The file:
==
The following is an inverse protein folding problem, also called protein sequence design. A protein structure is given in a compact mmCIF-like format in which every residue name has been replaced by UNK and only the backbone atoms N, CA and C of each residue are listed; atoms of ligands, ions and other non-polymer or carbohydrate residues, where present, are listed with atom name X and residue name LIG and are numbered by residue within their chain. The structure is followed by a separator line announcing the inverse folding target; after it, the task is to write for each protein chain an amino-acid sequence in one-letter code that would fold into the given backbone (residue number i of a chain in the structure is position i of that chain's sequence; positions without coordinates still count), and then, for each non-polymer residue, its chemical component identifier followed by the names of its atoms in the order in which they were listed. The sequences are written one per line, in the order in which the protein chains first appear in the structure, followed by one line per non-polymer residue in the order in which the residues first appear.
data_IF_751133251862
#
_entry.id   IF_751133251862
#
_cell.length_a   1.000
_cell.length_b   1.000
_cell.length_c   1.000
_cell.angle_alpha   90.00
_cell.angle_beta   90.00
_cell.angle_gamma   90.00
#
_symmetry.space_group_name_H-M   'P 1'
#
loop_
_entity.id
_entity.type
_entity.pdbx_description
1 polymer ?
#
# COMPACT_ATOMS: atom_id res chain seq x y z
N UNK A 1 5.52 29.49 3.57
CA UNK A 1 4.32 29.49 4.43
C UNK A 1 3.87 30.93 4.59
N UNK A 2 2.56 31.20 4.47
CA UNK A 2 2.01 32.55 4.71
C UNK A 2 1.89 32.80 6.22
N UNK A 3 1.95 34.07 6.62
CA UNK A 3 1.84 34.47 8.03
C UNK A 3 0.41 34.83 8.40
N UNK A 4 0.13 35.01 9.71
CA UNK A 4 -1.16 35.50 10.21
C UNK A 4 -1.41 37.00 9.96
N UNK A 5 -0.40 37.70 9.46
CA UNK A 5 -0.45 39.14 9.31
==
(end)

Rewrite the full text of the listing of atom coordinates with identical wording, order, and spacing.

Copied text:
The following is an inverse protein folding problem, also called protein sequence design. A protein structure is given in a compact mmCIF-like format in which every residue name has been replaced by UNK and only the backbone atoms N, CA and C of each residue are listed; atoms of ligands, ions and other non-polymer or carbohydrate residues, where present, are listed with atom name X and residue name LIG and are numbered by residue within their chain. The structure is followed by a separator line announcing the inverse folding target; after it, the task is to write for each protein chain an amino-acid sequence in one-letter code that would fold into the given backbone (residue number i of a chain in the structure is position i of that chain's sequence; positions without coordinates still count), and then, for each non-polymer residue, its chemical component identifier followed by the names of its atoms in the order in which they were listed. The sequences are written one per line, in the order in which the protein chains first appear in the structure, followed by one line per non-polymer residue in the order in which the residues first appear.
data_IF_751133251862
#
_entry.id   IF_751133251862
#
_cell.length_a   1.000
_cell.length_b   1.000
_cell.length_c   1.000
_cell.angle_alpha   90.00
_cell.angle_beta   90.00
_cell.angle_gamma   90.00
#
_symmetry.space_group_name_H-M   'P 1'
#
loop_
_entity.id
_entity.type
_entity.pdbx_description
1 polymer ?
#
# COMPACT_ATOMS: atom_id res chain seq x y z
N UNK A 1 5.52 29.49 3.57
CA UNK A 1 4.32 29.49 4.43
C UNK A 1 3.87 30.93 4.59
N UNK A 2 2.56 31.20 4.47
CA UNK A 2 2.01 32.55 4.71
C UNK A 2 1.89 32.80 6.22
N UNK A 3 1.95 34.07 6.62
CA UNK A 3 1.84 34.47 8.03
C UNK A 3 0.41 34.83 8.40
N UNK A 4 0.13 35.01 9.71
CA UNK A 4 -1.16 35.50 10.21
C UNK A 4 -1.41 37.00 9.96
N UNK A 5 -0.40 37.70 9.46
CA UNK A 5 -0.45 39.14 9.31